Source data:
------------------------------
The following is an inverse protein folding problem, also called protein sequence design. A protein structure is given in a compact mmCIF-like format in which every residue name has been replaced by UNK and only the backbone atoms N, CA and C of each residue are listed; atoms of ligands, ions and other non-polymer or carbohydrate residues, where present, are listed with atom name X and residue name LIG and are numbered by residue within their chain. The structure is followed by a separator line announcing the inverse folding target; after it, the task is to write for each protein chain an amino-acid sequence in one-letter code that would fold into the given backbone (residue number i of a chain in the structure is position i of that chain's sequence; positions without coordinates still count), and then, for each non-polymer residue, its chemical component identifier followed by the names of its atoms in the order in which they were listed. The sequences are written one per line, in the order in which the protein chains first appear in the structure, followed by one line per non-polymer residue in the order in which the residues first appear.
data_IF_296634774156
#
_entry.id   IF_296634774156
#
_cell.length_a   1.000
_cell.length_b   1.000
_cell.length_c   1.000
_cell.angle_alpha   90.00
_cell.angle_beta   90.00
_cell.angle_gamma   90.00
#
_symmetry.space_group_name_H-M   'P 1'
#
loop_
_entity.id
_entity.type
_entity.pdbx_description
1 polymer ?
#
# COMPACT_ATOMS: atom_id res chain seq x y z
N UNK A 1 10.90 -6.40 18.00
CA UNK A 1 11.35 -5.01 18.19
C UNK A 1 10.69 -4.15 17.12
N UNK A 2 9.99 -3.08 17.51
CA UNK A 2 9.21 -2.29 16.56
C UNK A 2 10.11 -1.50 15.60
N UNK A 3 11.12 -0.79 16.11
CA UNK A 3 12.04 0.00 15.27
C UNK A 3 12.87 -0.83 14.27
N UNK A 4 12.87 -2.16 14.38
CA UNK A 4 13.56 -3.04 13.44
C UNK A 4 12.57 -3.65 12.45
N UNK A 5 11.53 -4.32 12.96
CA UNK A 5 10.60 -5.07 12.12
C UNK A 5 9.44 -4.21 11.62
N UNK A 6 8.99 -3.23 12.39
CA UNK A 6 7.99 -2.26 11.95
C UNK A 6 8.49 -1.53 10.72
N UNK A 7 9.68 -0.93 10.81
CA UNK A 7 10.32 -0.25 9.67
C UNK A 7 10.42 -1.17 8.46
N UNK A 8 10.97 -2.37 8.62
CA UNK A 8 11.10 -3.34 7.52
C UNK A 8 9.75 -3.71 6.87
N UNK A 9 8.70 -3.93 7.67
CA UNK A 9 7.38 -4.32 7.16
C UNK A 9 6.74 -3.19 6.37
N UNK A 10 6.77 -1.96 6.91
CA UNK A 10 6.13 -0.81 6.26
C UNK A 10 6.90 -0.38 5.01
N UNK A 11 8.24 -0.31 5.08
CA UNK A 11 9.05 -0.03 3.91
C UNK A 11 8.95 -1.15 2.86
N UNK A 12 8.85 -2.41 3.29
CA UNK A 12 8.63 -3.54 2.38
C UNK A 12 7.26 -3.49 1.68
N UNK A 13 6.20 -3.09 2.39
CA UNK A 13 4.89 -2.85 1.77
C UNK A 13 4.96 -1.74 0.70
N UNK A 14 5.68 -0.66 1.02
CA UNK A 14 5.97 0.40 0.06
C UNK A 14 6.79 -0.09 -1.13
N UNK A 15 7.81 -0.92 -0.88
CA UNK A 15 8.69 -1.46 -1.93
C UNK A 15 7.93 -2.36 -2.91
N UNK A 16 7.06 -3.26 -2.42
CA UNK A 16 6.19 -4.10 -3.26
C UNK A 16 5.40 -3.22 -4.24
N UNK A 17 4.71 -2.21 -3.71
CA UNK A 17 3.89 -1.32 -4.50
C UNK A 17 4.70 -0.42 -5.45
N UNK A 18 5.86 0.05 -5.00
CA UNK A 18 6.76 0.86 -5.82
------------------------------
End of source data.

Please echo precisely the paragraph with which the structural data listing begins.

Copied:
The following is an inverse protein folding problem, also called protein sequence design. A protein structure is given in a compact mmCIF-like format in which every residue name has been replaced by UNK and only the backbone atoms N, CA and C of each residue are listed; atoms of ligands, ions and other non-polymer or carbohydrate residues, where present, are listed with atom name X and residue name LIG and are numbered by residue within their chain. The structure is followed by a separator line announcing the inverse folding target; after it, the task is to write for each protein chain an amino-acid sequence in one-letter code that would fold into the given backbone (residue number i of a chain in the structure is position i of that chain's sequence; positions without coordinates still count), and then, for each non-polymer residue, its chemical component identifier followed by the names of its atoms in the order in which they were listed. The sequences are written one per line, in the order in which the protein chains first appear in the structure, followed by one line per non-polymer residue in the order in which the residues first appear.